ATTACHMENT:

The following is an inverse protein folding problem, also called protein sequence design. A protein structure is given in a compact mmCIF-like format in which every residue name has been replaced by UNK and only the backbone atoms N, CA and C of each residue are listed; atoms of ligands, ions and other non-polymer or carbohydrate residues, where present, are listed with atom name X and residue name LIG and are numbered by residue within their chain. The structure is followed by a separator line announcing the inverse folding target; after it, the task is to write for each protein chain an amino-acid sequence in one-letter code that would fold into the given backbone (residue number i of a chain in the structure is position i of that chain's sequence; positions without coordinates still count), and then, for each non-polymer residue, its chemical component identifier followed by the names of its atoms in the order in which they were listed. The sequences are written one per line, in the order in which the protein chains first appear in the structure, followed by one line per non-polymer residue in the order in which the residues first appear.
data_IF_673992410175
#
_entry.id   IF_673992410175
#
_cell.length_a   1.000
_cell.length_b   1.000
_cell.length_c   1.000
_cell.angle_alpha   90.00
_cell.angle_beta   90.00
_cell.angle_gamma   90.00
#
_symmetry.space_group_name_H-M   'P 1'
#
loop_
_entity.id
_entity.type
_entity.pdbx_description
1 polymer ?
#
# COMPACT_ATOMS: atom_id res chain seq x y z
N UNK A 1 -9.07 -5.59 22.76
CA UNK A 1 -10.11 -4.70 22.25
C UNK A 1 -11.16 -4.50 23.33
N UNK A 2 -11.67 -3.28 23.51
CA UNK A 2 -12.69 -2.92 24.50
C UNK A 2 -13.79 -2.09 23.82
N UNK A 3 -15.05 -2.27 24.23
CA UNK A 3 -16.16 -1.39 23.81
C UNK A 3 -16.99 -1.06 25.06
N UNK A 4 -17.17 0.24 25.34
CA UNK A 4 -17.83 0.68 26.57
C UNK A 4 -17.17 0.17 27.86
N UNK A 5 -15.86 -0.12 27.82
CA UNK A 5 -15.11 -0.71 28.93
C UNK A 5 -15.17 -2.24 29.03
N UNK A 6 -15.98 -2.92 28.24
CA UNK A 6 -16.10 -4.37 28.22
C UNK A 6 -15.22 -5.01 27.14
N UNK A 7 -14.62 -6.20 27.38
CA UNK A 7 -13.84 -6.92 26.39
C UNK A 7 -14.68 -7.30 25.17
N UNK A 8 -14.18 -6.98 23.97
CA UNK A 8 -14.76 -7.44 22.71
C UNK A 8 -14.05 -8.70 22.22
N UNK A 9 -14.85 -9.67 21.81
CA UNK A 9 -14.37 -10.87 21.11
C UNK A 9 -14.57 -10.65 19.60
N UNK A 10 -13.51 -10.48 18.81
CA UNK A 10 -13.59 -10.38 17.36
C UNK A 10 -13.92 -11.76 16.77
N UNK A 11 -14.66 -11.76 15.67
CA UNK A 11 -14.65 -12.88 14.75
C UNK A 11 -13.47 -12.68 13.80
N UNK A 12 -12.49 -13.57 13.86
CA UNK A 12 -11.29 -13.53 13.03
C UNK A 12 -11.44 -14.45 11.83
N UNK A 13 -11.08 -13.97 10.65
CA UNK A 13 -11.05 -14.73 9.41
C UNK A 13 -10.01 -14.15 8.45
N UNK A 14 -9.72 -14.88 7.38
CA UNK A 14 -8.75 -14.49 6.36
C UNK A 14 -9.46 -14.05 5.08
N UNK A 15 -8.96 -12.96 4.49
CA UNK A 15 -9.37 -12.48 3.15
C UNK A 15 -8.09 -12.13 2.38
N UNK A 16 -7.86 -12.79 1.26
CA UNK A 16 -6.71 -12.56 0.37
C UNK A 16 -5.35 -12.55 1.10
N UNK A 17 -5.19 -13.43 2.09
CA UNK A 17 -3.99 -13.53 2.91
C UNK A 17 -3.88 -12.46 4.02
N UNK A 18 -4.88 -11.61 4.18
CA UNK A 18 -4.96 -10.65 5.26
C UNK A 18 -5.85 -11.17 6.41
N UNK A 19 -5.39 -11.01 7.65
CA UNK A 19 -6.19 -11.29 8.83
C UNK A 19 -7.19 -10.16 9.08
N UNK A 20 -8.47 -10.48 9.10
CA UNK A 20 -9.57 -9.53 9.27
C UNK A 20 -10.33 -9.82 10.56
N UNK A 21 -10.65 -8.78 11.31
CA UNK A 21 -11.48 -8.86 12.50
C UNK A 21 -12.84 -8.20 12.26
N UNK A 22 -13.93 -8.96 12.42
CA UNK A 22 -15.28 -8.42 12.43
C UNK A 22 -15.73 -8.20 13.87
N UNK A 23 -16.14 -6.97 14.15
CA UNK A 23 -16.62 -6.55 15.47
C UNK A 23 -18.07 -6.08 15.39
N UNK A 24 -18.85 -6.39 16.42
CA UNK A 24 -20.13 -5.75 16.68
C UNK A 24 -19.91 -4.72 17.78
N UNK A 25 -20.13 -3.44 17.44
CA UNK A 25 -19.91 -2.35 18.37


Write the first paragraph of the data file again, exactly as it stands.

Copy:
The following is an inverse protein folding problem, also called protein sequence design. A protein structure is given in a compact mmCIF-like format in which every residue name has been replaced by UNK and only the backbone atoms N, CA and C of each residue are listed; atoms of ligands, ions and other non-polymer or carbohydrate residues, where present, are listed with atom name X and residue name LIG and are numbered by residue within their chain. The structure is followed by a separator line announcing the inverse folding target; after it, the task is to write for each protein chain an amino-acid sequence in one-letter code that would fold into the given backbone (residue number i of a chain in the structure is position i of that chain's sequence; positions without coordinates still count), and then, for each non-polymer residue, its chemical component identifier followed by the names of its atoms in the order in which they were listed. The sequences are written one per line, in the order in which the protein chains first appear in the structure, followed by one line per non-polymer residue in the order in which the residues first appear.